As the weather shifts in the Northern Hemisphere, the birds are chirping, the trees are beginning to bud, and we throw open our windows for fresh air and sunshine. Spring is a great time to clean your home as winter wanes.
For many of us, winter is also a time of solitude, introspection, and lowered physical activity. Whether it’s “winter blues” or a diagnosable condition like Seasonal Affective Disorder, winter can be emotionally, socially, and psychologically difficult.
Spring isn’t only a chance to air out the house and clean behind the stove–it’s also an opportunity to Spring Clean your wellness.
Be sure to check out the other Wellness articles on the NASM Blog.
Spring Cleaning Your Mind
When it comes to behavior, your mind has two broad modes. The first is all the daily automatic actions you take without thinking. Think of how intentional a small child is at brushing their teeth or getting dressed. Over time each of us becomes more automatic with actions we repeatedly take, making brain resources more available for other things.
In contrast to our automatic behaviors are intentional actions. The things we do with focus and direction require more attention. These behaviors are costly to the brain. This contrast between automatic and intentional is one of the reasons habits can be difficult to change. New habits require that you be intentional about what was previously automatic.
Spring cleaning for your mind is the opportunity to step back and review what you’ve been up to this winter. What habits, thoughts, or behaviors became automatic that isn’t aligned with your wellness? Further, how can you update your Wellness Plan to support what you discover while you spring clean your mind?
Journal prompt: What habits have you developed this winter that are supporting your wellness? Which habits are detracting from your wellness goals?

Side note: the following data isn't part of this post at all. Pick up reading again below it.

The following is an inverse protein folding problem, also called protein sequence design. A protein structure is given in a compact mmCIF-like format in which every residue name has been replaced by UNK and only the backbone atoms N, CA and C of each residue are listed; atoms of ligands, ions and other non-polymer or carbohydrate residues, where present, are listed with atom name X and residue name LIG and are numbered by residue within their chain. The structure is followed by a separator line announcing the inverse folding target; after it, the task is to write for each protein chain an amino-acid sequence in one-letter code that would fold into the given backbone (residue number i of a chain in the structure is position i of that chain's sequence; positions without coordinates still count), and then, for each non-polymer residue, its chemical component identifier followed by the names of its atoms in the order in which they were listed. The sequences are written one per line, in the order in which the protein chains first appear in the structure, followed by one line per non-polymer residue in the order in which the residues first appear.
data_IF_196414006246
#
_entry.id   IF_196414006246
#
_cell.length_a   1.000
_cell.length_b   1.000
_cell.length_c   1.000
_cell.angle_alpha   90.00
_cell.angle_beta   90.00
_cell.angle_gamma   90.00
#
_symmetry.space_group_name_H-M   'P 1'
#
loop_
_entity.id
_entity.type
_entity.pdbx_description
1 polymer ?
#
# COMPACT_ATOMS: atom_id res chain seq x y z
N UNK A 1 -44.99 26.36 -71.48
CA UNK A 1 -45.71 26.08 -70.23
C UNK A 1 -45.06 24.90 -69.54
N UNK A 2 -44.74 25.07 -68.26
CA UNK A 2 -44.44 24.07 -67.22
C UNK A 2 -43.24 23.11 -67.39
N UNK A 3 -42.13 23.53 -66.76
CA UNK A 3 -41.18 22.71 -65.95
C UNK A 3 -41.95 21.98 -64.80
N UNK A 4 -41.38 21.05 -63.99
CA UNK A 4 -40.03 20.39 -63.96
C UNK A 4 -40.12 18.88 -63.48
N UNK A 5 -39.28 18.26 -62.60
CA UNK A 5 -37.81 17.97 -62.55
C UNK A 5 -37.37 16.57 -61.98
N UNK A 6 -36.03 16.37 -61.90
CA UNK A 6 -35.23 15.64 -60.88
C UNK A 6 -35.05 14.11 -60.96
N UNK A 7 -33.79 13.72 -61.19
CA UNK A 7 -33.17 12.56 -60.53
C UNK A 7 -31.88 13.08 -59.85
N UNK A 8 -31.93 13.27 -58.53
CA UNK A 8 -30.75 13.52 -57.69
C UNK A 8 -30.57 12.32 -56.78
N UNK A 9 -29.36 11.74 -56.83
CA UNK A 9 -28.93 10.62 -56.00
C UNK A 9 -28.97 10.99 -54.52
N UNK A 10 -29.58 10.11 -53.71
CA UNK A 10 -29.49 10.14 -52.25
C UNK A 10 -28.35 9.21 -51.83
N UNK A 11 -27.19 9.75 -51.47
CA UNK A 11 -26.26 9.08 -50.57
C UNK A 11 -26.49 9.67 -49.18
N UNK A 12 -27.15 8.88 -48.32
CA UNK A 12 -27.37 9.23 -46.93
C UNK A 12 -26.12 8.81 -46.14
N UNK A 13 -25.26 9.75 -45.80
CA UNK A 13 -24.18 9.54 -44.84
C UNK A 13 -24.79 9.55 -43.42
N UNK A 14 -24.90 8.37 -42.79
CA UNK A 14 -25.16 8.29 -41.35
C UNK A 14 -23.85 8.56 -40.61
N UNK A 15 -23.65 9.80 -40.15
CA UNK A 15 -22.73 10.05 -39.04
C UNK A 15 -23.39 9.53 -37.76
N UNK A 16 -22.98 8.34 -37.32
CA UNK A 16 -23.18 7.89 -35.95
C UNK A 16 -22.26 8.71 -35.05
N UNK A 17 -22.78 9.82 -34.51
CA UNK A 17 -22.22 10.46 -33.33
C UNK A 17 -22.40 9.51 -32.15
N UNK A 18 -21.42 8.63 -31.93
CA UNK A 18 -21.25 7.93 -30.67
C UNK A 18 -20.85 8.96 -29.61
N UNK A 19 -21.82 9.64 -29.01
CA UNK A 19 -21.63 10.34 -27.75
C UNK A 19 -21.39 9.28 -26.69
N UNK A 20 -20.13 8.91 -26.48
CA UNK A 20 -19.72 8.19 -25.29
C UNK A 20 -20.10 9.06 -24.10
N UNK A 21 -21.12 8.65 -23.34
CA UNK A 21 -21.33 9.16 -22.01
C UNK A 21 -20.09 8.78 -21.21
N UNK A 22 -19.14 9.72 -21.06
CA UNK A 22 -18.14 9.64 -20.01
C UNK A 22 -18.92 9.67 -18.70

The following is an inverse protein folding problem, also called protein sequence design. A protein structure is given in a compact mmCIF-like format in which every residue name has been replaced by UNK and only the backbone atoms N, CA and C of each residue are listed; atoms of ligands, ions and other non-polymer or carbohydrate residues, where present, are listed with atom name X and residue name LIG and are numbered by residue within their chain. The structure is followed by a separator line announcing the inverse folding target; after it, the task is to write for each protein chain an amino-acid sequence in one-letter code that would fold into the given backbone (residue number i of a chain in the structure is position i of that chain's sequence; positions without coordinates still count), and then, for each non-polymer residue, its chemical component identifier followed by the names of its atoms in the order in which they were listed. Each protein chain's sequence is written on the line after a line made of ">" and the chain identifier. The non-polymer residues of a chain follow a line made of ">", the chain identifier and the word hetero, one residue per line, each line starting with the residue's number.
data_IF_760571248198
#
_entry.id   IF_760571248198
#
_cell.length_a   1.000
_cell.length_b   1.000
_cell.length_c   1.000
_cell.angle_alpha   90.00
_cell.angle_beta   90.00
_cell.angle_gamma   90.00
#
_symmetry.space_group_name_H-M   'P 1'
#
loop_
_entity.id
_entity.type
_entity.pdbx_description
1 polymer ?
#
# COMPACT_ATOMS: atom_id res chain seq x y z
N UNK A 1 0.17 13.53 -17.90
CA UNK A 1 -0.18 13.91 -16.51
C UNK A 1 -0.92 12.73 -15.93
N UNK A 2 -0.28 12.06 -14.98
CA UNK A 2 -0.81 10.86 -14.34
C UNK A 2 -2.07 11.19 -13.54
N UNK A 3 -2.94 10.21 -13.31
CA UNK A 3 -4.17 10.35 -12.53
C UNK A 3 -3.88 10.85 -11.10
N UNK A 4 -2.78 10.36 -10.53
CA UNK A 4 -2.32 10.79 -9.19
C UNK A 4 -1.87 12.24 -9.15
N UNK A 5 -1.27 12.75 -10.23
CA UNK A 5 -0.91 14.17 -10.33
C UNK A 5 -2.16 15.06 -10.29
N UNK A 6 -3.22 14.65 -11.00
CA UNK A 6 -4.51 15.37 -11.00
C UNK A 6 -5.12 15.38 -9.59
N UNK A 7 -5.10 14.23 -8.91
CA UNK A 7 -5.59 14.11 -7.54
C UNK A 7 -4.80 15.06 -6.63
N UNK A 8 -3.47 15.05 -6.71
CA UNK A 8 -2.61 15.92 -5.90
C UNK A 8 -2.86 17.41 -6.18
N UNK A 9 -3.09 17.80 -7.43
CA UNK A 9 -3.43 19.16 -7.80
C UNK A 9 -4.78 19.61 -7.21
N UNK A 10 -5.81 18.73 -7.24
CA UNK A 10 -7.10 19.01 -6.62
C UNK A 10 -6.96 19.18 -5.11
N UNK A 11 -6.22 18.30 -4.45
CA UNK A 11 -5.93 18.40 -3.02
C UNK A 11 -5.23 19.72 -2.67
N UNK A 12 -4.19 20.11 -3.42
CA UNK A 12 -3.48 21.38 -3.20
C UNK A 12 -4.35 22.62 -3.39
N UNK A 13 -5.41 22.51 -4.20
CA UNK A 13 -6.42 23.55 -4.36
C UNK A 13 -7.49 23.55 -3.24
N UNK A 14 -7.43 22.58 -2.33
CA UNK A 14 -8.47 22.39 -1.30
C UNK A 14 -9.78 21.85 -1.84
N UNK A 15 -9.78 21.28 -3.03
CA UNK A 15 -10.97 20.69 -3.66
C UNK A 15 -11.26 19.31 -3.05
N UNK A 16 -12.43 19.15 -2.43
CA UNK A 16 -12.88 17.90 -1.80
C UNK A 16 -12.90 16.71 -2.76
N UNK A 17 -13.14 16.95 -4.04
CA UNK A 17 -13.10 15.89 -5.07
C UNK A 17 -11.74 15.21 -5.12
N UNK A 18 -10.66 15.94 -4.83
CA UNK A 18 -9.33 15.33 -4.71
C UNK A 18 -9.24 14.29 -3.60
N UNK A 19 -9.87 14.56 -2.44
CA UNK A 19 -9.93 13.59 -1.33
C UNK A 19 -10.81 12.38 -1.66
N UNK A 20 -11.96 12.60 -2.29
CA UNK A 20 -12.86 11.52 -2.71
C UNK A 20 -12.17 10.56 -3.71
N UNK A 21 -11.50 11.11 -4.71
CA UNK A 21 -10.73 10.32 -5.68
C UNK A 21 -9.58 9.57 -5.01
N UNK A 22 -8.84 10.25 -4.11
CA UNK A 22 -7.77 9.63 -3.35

Meaningful, positive change starts with an awareness of your behavior, the awareness that your current actions aren’t helping you reach your goals, and the concentration and control to make positive change. Building those skills can start or be enhanced through meditation.
You’ve likely heard a lot about meditation as it’s become more common and accessible but may also struggle with a clear definition. Meditation is a self-directed, intentional practice where you focus on an object, idea, or action and lets go of the intention to analyze, judge, or even have expectations of the practice itself.
Meditation has a variety of benefits including boosting your mood, building feelings of connection to others, an improved immune response likely due to lower overall stress, improved ability to focus and concentrate, shifting your relationship to pain, and boosting your sense of overall vitality and optimism.
What you may not realize is different types of meditation can cause different outcomes. Just like you need different cleaning products for different areas in your house and different types of filth or fabric, different meditations give us different benefits:
Type of Meditation:
• Unique Outcomes
• Intentional observation of a specific aspect of your experience, like your breathing